New-Onset Seizure in Patient with Cancer - Case of the Week
Try this free seizure disorders case Q&A courtesy of Med-Challenger.
A 49-year-old man with small-cell lung cancer presents with a new-onset seizure that occurred at home.
Computed tomography (CT) of the brain shows a low attenuation area in the right parietal area (see Figure 1).
Which of the following statements are correct about seizures in patients with cancer?
- Seizures are more common with brain tumors in the parietal, temporal, or frontal lobe than the occipital lobe.
- High-grade tumors, such as glioblastoma multiforme or metastatic brain tumors, are more likely to cause seizures than low-grade and slow-growing primary brain neoplasms.
- The incidence of seizures in patients with brain metastases is 70% to 80%.
- Use of chemotherapy may cause seizures.
See Full Answer
The correct answer is:
Seizures are more common with brain tumors in the parietal, temporal, or frontal lobe than the occipital lobe.
Identify risk factors for the development of seizures in patients with cancer.
Seizures are most common when cancer (primary or metastatic) is located near the cortex in the parietal, temporal, or frontal lobe.
Seizures are more common in patients with primary or metastatic cancer located near the cortex of the parietal, temporal, or frontal lobes of the brain. The incidence of seizures in patients with metastatic brain cancer is approximately 35% (not 70%-80%).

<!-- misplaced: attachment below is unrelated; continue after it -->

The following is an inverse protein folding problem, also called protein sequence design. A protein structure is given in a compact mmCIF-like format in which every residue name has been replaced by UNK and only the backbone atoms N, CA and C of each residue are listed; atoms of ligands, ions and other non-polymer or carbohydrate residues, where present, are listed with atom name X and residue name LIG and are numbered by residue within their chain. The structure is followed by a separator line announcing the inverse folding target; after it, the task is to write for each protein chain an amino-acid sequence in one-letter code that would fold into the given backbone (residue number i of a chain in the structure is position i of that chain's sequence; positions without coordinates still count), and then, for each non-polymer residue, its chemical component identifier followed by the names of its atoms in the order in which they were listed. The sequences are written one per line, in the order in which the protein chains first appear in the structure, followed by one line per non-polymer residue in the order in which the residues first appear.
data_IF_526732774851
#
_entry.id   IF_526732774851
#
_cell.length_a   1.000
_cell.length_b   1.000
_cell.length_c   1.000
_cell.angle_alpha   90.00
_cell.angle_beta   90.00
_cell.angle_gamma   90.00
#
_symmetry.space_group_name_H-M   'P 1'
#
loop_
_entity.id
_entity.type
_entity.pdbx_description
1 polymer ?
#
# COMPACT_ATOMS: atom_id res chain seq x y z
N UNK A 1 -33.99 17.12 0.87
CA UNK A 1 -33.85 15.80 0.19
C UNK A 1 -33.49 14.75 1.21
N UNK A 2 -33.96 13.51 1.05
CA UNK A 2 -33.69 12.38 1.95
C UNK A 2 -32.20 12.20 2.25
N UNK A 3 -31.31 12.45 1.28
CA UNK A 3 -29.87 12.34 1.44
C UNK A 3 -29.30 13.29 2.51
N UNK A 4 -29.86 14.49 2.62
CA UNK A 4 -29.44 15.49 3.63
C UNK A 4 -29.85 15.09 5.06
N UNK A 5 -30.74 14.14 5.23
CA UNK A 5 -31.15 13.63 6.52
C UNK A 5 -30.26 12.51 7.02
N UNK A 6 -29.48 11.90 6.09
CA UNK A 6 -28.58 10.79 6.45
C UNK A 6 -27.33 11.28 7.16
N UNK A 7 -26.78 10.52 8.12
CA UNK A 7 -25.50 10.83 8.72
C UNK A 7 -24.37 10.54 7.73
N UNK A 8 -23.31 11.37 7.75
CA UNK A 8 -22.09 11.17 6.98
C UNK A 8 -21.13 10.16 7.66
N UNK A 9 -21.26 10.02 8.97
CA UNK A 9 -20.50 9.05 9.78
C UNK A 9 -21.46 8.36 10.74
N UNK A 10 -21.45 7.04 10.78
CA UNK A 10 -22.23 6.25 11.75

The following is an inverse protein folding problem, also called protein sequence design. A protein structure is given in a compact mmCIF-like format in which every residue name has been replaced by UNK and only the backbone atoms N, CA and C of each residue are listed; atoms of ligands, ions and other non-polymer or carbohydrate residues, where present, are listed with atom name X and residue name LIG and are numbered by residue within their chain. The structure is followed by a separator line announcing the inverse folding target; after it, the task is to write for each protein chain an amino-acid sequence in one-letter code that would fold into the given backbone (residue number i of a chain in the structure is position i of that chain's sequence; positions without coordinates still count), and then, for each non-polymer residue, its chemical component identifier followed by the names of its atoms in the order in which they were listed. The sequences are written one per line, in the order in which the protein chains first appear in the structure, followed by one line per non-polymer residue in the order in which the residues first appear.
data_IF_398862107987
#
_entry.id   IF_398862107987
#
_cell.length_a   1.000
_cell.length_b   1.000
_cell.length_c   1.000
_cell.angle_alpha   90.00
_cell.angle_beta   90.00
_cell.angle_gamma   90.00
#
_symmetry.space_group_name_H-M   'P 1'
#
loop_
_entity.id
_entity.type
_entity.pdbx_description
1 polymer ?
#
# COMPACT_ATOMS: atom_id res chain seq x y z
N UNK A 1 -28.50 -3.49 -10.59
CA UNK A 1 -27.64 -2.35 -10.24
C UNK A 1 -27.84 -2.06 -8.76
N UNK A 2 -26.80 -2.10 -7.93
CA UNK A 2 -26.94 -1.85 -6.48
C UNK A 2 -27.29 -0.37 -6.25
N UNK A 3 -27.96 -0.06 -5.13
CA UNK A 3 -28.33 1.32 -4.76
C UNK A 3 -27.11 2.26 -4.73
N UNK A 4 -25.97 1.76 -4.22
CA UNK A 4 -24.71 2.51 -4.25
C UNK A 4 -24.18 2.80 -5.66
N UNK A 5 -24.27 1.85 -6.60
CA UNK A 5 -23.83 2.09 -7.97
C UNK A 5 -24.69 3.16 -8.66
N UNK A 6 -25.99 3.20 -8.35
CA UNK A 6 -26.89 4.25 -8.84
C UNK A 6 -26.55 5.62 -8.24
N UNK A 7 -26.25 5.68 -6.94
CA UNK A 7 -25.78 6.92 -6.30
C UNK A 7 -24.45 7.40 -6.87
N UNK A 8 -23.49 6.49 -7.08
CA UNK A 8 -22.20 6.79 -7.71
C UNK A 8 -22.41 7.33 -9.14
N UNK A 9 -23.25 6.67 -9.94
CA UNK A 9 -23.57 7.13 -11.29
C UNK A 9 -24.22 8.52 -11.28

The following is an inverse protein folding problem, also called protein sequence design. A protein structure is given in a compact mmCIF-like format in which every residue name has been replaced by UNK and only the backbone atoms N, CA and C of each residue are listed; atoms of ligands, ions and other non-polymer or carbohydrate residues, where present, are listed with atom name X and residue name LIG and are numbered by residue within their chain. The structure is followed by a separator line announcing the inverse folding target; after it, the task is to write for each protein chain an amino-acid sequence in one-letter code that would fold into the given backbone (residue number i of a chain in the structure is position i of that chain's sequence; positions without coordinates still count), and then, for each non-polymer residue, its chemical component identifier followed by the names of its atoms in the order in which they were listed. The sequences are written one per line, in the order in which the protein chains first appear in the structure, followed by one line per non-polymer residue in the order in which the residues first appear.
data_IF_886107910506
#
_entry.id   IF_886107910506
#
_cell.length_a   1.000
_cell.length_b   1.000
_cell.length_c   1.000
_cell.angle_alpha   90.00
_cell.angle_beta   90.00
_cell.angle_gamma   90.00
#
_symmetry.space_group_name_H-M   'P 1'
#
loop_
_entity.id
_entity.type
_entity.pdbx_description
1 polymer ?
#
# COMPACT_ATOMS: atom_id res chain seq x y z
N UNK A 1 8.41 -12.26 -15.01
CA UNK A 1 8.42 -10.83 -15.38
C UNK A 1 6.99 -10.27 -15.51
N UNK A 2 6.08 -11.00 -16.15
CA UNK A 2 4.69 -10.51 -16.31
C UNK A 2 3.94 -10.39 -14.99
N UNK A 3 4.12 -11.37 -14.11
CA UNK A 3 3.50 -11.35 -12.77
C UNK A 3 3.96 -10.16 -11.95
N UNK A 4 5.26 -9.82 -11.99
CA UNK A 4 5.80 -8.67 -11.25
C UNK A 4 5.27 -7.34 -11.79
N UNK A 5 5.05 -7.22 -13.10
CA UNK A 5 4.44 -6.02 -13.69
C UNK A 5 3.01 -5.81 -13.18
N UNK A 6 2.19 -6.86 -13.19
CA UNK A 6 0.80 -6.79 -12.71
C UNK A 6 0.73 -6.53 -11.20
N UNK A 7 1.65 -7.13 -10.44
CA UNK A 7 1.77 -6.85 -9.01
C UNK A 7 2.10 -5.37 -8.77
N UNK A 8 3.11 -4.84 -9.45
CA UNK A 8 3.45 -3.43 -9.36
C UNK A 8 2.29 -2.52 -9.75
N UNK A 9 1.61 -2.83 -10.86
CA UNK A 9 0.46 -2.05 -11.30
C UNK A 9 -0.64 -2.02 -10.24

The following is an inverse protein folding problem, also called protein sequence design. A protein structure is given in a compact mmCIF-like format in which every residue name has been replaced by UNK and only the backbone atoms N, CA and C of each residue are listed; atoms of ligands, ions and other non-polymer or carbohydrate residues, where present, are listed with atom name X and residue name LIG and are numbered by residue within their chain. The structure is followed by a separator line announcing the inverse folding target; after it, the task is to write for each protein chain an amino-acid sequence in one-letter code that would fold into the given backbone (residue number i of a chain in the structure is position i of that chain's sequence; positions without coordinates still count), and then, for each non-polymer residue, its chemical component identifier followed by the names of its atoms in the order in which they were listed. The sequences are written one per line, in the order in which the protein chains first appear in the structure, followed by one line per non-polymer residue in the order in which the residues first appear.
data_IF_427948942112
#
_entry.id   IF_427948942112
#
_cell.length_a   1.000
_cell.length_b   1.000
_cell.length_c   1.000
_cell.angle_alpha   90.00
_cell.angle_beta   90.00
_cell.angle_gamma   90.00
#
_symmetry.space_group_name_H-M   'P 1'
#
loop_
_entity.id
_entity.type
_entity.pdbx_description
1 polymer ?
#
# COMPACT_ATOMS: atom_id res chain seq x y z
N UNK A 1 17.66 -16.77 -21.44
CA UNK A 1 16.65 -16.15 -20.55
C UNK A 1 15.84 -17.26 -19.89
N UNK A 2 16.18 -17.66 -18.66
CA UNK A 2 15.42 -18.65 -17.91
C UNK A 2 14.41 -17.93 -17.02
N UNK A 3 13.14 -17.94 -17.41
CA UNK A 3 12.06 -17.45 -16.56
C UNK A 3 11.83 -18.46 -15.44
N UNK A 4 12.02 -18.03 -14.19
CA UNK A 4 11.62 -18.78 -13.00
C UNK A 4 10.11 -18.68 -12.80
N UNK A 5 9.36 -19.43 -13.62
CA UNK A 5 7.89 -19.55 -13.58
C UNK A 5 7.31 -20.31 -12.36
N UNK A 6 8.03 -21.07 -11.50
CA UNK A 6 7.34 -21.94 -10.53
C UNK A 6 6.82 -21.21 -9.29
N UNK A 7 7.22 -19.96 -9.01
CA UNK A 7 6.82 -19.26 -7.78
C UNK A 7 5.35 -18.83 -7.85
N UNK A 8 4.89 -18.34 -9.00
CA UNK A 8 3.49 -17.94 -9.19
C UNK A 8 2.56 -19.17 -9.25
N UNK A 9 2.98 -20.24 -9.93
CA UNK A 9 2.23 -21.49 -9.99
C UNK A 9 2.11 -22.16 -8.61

Seizure prophylaxis in patients with cancer and brain lesions is not indicated if he or she has no history of seizures. A review article concluded that there was no difference between placebo and treatment with phenobarbital, phenytoin, or valproic acid in preventing a first seizure; moreover, adverse events were more frequent with antiseizure drug therapy.
Primary brain neoplasms, especially low-grade and slow-growing (such as gliomas and oligodendrogliomas), cause seizures more often than high-grade tumors such as glioblastoma multiforme or metastatic brain tumors.
It is unlikely for chemotherapy to induce seizure activity.
Ertürk Çetin Ö, İşler C, Uzan M, Özkara Ç. Epilepsy-related brain tumors. Seizure. 2017;44:93-97.
Drappatz J, Wen PY, Avila EK. Seizures in patients with primary and metastatic brain tumors. Updated June 14, 2018. Accessed August 8, 2018.
Rabin E, Jagoda A. Seizures (chapter 92). In: Wall R, et al. Rosen’s Emergency Medicine: Concepts and Clinical Practice. 9th ed., 2018:1256-1264.
Kerrigan S, Grant R. Antiepileptic drugs for treating seizures in adults with brain tumours. Cochrane Database of Systematic Reviews 2011, Issue 8. Art. No.: CD008586. DOI: 10.1002/14651858.CD008586.pub2.
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